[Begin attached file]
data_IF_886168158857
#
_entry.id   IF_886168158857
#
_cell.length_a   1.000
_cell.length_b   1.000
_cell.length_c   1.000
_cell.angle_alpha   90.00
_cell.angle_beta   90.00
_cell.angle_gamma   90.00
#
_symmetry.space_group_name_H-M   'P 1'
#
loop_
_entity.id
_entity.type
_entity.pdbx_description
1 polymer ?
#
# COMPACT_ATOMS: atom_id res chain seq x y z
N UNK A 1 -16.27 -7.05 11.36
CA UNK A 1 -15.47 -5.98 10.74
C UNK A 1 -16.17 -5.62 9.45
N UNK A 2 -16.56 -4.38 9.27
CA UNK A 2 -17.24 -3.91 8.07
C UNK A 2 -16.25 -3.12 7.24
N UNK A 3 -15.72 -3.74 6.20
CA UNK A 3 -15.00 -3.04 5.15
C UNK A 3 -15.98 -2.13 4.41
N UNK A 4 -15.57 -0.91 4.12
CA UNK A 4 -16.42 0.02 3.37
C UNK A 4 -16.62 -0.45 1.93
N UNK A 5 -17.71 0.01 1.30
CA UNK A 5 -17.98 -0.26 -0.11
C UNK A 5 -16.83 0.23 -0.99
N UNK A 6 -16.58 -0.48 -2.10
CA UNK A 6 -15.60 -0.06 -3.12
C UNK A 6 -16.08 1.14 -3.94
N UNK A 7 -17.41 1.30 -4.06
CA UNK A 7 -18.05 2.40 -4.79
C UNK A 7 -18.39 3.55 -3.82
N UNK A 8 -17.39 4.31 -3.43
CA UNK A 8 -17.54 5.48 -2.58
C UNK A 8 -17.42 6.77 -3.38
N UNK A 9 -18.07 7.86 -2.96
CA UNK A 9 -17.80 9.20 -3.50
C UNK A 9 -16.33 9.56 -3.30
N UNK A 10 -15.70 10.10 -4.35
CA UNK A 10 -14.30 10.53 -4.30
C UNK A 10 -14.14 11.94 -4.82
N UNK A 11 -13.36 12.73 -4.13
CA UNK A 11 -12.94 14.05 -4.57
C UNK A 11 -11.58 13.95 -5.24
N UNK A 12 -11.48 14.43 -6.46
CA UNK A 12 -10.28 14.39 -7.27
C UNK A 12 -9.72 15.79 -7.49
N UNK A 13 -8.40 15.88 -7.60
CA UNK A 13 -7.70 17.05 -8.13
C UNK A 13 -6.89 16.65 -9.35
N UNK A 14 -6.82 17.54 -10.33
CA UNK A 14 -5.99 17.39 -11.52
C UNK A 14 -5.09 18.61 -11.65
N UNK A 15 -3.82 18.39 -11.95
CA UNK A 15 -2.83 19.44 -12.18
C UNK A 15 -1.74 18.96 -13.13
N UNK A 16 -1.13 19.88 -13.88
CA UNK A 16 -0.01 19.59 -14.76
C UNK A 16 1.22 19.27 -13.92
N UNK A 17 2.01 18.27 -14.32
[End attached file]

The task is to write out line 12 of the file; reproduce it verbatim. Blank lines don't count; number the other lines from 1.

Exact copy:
_symmetry.space_group_name_H-M   'P 1'